04 November 2008

I'm not the same person I was

This election has changed me and not in some small way. This election has changed the way I look at the world. I can't go back to the way things were. I won't. I don't want to.

I will never be the same. And because I'm not the same, the world will never be the same. This election, this day, I've undergone a paradigm shift in my life. And because I'm part of a team, I wonder how many other lives will experience this same paradigm shift today.

My voice has convinced a friend. My friends have changed communities. Our communities have changed the shade of states. These states are effecting change in this country. Maybe we can once again change the direction the world is headed. Call it the butterfly effect. Call it hubris. I call it freedom.

I am not the same. I am part of something bigger. I am connected to my fellow man. All because of one man's vision. All because of one man's heart. All because I dared to believe. Dared to have hope.

And while I'm not a fan of sports as an analogy for life, I do think there is something to be said about the struggle. h/t to Al Giordano.


  1. ...I wish I could feel what you felt. Alas, I do not.

    But, happily, I have as much hope and verve and spunk and spit and vinegar as ever, the election hasn't changed it, but perhaps because I feel like I've already changed so much in the past 8 years (and my parents say that I've helped bring them along with me).

    The work has hardly begun, my friend -- getting someone who's arguably a visionary into office is the easy part. Making his visions manifest, making our OWN visions manifest, remains the trick... And I feel skeptical as always that the trick is yet imminent.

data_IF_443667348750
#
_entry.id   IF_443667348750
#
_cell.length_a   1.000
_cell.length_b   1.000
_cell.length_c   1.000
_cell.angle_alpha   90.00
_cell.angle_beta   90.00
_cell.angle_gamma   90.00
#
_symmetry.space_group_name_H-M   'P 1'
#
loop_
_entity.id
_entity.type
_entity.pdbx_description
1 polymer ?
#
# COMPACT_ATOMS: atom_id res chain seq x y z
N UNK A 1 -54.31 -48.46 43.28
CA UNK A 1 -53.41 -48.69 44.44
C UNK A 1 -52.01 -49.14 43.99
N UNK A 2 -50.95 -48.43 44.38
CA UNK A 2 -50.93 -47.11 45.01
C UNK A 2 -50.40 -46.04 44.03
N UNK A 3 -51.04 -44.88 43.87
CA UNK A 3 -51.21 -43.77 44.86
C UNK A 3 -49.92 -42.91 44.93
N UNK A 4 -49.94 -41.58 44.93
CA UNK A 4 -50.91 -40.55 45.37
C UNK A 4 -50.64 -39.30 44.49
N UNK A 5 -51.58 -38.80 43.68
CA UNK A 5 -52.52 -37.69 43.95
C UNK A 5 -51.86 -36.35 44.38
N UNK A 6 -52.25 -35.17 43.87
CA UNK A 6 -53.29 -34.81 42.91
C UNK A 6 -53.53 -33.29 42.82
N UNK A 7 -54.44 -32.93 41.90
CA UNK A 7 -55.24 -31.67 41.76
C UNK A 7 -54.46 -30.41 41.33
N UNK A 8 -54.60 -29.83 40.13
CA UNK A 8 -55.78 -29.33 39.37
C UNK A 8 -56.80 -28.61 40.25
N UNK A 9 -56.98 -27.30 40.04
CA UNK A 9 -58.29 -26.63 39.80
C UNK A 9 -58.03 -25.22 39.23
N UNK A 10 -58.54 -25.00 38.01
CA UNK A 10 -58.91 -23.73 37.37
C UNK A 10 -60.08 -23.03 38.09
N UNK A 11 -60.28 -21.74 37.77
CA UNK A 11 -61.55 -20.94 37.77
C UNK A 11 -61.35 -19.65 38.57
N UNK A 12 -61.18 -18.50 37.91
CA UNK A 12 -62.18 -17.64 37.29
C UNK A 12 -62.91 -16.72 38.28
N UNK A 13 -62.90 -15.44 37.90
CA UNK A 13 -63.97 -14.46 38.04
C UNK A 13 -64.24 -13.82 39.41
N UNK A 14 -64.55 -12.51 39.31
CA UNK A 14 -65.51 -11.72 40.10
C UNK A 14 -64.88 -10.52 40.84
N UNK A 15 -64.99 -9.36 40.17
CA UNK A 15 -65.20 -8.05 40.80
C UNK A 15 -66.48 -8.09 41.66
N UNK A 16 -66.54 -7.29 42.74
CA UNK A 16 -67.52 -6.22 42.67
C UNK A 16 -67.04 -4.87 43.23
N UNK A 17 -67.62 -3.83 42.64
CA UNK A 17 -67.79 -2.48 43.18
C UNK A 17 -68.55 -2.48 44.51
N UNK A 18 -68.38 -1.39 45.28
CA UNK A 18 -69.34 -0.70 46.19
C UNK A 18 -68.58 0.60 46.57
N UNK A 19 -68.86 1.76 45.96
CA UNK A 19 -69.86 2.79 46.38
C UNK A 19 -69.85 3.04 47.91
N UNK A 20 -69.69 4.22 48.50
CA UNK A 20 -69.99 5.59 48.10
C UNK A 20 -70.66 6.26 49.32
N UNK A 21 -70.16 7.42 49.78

To justify myself a little bit, this isn't just partypooperism; I've witnessed multiple events that I -- and others -- have thought would fundamentally change the landscape. Like 9/11 or (on a much more positive note) the fall of the USSR or, beyond my time of course, the end of slavery, the way the world worked hadn't changed, just part of the landscape, even if it was a big one. I'm not even convinced this is a big change in the landscape, but it is A change; maybe it's the *one* of the changes that charts a new course, where the landscape, slowly or quickly, will change, mountains will move, institutions will fall and a better future will be built. I'm always looking for that to happen and feel positive it will -- the Hopeful side of my Cynicism -- but I'm also always skeptical that the changes we see are the ones that lead to that change'd land. (I'd say "Undiscovered country", but that's a metaphor for death.)

  2. I watched people this morning being inteviewed on CNN. Virginians. Old black women. Old black couples. They cried. They said how they never thought it would happen. They never thought they'd live to see the day.

    Middle aged black voters, who said that--while this was an important day to black Americans--Obama wasn't just a candidate for black America. He is a candidate for America.

    Young black men standing in the voting lines, who said that Obama inspired them to be better.

    I listened to them and understood that this presidential race means different things to different generations.

    What was missing from that report was the attitudes of old white Americans, middle-aged white Americans, and young white Americans.

    I get why the black community thinks this is an important day. But they don't have a corner on te market of the gee-whizism at work here. I think CNN is failing to understand why this is an important day to the white community. Maybe one of the many things that has contributed to this being a transformational day to me is because I am white.

    I'm 45 years old. I haven't felt hope like this in years. And while I can't speak for everyone else who wants to rain on my parade (not that you are), but I know ME. And I know that I am not going to slide back into old habits. An activist has been born in this election. See you on the front lines.